Pit bull saves Gwinnett woman from drowning, owner says

Abby Leathers was settling down with a cup of tea on the morning of Feb. 5 when her 5-year-old pit bull Bruce wouldn’t stop fussing at the door of her Lawrenceville home.

“He was scratching at the windows, and I was like ‘Bruce, stop, we rent this place,’ ” Leathers said. “He kept scratching, sniffing under the door. Then he barked, and he never barks, so I knew something was going on.”

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When Leathers opened the front door, Bruce bolted toward a pond in the front yard before Leathers could put his leash on. Leathers ran after him and found an elderly woman, half naked, “disoriented” and walking in the deep pond. It was early in the morning, and the low in Lawrenceville that day was 36 degrees.

“It was not a day when you wanted to be outside,” Leathers said.

Leathers tied Bruce around a nearby tree and ran inside to grab a blanket and robe for the woman. The woman was speaking a language Leathers didn’t recognize or understand. Once the woman was clothed, dry and inside, Leathers called 911. 

Three police officers and three paramedics responded, and, after about an hour, learned the woman was of Ethiopian descent and was speaking Amharic. She lived in the same neighborhood as Leathers and had been reported missing by her family the day before. They were reunited shortly after police arrived.

It was not clear why the woman had gone to Leathers’ home. She lives nearby with family and had wandered away from home one time before this occurred, Leathers said.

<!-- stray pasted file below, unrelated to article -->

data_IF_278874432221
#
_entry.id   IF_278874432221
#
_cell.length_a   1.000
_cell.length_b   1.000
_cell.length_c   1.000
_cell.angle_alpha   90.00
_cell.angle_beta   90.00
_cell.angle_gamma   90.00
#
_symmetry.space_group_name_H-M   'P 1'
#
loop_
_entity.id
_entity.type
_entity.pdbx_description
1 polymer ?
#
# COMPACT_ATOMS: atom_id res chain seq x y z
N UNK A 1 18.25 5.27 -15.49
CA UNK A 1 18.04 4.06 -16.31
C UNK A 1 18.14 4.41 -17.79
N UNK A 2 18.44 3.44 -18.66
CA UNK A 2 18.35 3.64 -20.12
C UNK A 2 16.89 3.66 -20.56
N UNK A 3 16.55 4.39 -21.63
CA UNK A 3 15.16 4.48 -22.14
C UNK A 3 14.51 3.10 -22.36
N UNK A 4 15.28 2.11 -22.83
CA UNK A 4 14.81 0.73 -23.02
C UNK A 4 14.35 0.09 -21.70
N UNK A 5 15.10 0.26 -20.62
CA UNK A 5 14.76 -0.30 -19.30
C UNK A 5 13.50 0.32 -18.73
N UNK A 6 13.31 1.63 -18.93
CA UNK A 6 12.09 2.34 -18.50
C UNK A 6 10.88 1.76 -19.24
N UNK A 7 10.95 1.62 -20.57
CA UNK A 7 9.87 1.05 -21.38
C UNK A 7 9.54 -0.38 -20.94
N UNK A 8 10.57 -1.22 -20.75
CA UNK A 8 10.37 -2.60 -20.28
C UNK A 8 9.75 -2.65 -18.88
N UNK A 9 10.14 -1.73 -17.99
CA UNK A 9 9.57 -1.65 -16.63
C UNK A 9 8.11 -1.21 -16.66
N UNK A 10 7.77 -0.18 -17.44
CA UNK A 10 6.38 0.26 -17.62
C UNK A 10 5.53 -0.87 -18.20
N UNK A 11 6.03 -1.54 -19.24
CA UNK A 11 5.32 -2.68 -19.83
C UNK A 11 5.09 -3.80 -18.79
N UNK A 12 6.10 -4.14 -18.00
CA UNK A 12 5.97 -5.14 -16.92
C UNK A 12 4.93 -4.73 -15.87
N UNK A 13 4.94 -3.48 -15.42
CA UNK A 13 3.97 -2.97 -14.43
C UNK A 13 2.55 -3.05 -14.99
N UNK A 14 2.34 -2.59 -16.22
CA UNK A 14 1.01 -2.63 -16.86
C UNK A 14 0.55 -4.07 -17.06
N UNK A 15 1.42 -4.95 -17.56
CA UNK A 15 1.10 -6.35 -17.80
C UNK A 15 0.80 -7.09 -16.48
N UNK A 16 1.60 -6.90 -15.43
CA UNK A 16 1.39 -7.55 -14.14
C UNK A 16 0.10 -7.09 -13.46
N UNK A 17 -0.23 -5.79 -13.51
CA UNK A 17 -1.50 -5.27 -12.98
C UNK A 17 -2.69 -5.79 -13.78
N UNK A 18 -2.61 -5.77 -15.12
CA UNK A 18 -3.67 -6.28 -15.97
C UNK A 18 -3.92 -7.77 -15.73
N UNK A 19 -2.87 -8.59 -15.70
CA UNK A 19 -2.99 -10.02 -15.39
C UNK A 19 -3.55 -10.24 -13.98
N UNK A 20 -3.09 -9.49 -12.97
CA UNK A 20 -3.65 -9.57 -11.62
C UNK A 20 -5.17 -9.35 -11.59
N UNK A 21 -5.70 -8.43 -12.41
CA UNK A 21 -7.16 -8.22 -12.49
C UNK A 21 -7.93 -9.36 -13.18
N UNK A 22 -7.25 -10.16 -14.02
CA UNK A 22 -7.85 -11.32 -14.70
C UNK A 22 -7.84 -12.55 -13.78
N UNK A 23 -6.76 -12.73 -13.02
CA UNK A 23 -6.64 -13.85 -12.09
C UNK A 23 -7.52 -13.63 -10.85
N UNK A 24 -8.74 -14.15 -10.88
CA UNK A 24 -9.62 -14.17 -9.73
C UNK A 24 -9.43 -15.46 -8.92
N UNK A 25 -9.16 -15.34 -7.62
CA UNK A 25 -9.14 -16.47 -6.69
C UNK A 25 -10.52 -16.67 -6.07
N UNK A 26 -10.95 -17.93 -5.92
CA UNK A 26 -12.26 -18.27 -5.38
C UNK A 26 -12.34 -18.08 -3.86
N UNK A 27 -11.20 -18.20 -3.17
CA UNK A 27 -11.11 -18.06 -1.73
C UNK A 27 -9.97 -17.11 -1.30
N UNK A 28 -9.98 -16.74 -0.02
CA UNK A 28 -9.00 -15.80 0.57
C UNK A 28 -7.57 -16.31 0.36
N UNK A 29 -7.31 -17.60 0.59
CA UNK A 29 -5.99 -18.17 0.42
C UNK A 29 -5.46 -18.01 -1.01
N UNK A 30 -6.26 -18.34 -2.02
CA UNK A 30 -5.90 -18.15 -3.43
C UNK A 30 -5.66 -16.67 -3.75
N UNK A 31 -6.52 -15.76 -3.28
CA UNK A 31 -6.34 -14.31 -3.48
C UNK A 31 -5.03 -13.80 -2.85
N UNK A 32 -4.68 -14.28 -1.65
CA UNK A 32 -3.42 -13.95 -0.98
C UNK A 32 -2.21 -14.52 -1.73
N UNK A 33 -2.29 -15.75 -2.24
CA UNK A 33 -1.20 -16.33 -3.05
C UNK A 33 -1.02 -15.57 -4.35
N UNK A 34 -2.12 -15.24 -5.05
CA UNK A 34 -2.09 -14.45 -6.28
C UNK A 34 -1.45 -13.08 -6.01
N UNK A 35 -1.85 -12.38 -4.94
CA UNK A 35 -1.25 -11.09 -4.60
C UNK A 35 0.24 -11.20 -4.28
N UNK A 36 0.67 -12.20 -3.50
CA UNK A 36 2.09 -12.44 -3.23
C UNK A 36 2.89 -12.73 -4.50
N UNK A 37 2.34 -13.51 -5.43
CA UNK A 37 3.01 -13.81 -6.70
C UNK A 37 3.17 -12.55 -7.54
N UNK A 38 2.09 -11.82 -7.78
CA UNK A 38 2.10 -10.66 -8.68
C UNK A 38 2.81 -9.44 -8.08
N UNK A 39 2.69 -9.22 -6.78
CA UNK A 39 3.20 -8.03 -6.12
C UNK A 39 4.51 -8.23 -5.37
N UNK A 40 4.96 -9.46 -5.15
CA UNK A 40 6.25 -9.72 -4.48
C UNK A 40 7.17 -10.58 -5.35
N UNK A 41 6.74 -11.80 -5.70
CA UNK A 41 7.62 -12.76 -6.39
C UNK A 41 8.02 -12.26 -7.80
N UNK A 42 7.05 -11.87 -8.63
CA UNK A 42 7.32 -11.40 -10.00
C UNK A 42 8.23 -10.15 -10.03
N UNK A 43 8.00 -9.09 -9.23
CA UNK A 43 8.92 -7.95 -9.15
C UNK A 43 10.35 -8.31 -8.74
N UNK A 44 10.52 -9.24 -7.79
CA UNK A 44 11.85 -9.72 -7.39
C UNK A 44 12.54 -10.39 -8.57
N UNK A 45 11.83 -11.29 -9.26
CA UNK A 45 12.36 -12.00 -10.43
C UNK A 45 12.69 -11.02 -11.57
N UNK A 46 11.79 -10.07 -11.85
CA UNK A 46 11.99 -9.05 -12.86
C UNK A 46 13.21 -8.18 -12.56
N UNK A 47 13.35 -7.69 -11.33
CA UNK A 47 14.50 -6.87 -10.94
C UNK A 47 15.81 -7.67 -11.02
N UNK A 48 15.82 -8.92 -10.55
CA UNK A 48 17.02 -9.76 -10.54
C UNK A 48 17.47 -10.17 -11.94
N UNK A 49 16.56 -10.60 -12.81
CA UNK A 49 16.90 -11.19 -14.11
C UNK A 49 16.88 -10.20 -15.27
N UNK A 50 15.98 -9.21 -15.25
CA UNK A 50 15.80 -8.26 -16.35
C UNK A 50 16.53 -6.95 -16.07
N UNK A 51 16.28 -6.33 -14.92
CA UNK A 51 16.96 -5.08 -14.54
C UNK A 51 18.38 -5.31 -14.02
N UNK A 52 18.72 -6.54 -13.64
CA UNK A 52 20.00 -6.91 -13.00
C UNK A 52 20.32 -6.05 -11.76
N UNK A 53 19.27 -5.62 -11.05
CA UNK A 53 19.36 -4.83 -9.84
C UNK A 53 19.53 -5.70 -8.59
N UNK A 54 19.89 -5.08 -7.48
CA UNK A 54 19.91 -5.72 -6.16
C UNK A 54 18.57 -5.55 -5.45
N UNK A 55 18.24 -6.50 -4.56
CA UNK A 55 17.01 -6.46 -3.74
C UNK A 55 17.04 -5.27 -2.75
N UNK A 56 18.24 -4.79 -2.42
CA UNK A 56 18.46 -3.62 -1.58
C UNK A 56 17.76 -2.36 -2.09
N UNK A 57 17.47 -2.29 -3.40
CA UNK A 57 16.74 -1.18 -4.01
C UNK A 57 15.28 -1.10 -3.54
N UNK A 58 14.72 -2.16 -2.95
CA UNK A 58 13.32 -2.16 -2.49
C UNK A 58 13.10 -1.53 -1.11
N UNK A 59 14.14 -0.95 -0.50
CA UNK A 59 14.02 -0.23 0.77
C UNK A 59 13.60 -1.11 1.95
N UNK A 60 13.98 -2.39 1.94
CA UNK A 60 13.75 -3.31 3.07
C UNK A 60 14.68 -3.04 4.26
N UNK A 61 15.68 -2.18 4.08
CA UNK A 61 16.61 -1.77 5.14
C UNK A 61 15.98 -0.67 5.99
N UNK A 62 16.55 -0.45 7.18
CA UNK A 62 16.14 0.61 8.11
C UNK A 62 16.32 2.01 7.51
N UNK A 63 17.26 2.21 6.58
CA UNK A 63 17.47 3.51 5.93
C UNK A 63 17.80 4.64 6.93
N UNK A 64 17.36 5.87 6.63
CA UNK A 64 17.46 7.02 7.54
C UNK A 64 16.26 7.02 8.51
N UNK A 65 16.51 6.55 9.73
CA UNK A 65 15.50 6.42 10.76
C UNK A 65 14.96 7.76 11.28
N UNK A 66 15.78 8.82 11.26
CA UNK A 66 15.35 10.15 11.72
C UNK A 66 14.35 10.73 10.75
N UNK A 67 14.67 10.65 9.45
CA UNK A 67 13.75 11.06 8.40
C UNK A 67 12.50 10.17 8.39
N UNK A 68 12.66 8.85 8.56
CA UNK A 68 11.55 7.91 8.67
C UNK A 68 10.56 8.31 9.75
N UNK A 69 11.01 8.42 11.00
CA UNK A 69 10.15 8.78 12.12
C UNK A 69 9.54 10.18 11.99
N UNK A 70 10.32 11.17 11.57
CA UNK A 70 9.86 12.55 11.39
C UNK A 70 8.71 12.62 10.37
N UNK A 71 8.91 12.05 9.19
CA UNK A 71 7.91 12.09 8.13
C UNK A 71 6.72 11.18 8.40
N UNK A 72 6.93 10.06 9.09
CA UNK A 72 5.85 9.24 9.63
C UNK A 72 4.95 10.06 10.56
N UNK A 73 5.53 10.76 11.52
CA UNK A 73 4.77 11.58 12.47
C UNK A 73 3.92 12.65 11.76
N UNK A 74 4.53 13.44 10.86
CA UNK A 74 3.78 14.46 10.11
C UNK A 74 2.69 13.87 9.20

“Without Bruce, I would have never known she was out there,” Leathers said. “If I hadn’t gone out there, I don’t know what would have happened. I don’t know if she knew how to swim. She could have drowned.”

Bruce, a 5-year-old pit bull, is credited with saving a woman that was found disoriented and walking in a pond in Lawrenceville.

The incident made Leathers a proud pet owner. She believes pit bulls are a misunderstood breed, stereotyped as prone to spontaneous acts of violence. The city of Atlanta approved harsher penalties for owners of dogs deemed dangerous in June after two children were attacked by a pit bull in January 2017, leaving one child dead. 

Leathers, a veterinary technician, said she’s never felt threatened by a pit bull, and that she’s been bitten by dogs like Huskies and Dachshunds, which are commonly considered less dangerous.

“For me, working with animals every day, there are some breeds of dog I would not have, that I would not trust around kids,” Leathers said. “To me, pit bulls are not one of them.”

Leathers is thankful that Bruce wouldn’t stop fussing at the door that Monday morning.

“It’s not that I didn’t think he was amazing, but I definitely didn’t think he was going to save a lady’s life last week,” Leathers said.

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